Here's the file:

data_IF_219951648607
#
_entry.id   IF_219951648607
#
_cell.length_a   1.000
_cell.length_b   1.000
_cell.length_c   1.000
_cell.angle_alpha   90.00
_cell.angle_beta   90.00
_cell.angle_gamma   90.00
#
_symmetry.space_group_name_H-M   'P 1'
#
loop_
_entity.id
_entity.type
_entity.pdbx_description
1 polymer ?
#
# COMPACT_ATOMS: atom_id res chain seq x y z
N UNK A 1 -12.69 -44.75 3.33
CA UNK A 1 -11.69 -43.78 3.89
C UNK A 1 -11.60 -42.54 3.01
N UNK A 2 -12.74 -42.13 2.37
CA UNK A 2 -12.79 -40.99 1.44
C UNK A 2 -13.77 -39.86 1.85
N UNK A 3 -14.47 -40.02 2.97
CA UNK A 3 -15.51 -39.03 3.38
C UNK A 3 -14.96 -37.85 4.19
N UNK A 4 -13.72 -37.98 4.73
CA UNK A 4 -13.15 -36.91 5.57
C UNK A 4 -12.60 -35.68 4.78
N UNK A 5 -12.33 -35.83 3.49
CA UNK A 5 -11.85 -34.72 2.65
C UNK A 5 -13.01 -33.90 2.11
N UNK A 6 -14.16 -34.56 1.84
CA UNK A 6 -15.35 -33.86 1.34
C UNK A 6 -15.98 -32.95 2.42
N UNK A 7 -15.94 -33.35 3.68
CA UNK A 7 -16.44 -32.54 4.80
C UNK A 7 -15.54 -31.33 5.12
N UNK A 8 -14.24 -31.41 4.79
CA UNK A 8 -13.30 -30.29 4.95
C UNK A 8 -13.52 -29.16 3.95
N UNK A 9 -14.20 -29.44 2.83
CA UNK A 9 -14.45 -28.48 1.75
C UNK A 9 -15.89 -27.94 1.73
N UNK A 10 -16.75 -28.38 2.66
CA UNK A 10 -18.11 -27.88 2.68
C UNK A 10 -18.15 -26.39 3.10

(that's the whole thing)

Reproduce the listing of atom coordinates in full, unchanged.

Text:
data_IF_219951648607
#
_entry.id   IF_219951648607
#
_cell.length_a   1.000
_cell.length_b   1.000
_cell.length_c   1.000
_cell.angle_alpha   90.00
_cell.angle_beta   90.00
_cell.angle_gamma   90.00
#
_symmetry.space_group_name_H-M   'P 1'
#
loop_
_entity.id
_entity.type
_entity.pdbx_description
1 polymer ?
#
# COMPACT_ATOMS: atom_id res chain seq x y z
N UNK A 1 -12.69 -44.75 3.33
CA UNK A 1 -11.69 -43.78 3.89
C UNK A 1 -11.60 -42.54 3.01
N UNK A 2 -12.74 -42.13 2.37
CA UNK A 2 -12.79 -40.99 1.44
C UNK A 2 -13.77 -39.86 1.85
N UNK A 3 -14.47 -40.02 2.97
CA UNK A 3 -15.51 -39.03 3.38
C UNK A 3 -14.96 -37.85 4.19
N UNK A 4 -13.72 -37.98 4.73
CA UNK A 4 -13.15 -36.91 5.57
C UNK A 4 -12.60 -35.68 4.78
N UNK A 5 -12.33 -35.83 3.49
CA UNK A 5 -11.85 -34.72 2.65
C UNK A 5 -13.01 -33.90 2.11
N UNK A 6 -14.16 -34.56 1.84
CA UNK A 6 -15.35 -33.86 1.34
C UNK A 6 -15.98 -32.95 2.42
N UNK A 7 -15.94 -33.35 3.68
CA UNK A 7 -16.44 -32.54 4.80
C UNK A 7 -15.54 -31.33 5.12
N UNK A 8 -14.24 -31.41 4.79
CA UNK A 8 -13.30 -30.29 4.95
C UNK A 8 -13.52 -29.16 3.95
N UNK A 9 -14.20 -29.44 2.83
CA UNK A 9 -14.45 -28.48 1.75
C UNK A 9 -15.89 -27.94 1.73
N UNK A 10 -16.75 -28.38 2.66
CA UNK A 10 -18.11 -27.88 2.68
C UNK A 10 -18.15 -26.39 3.10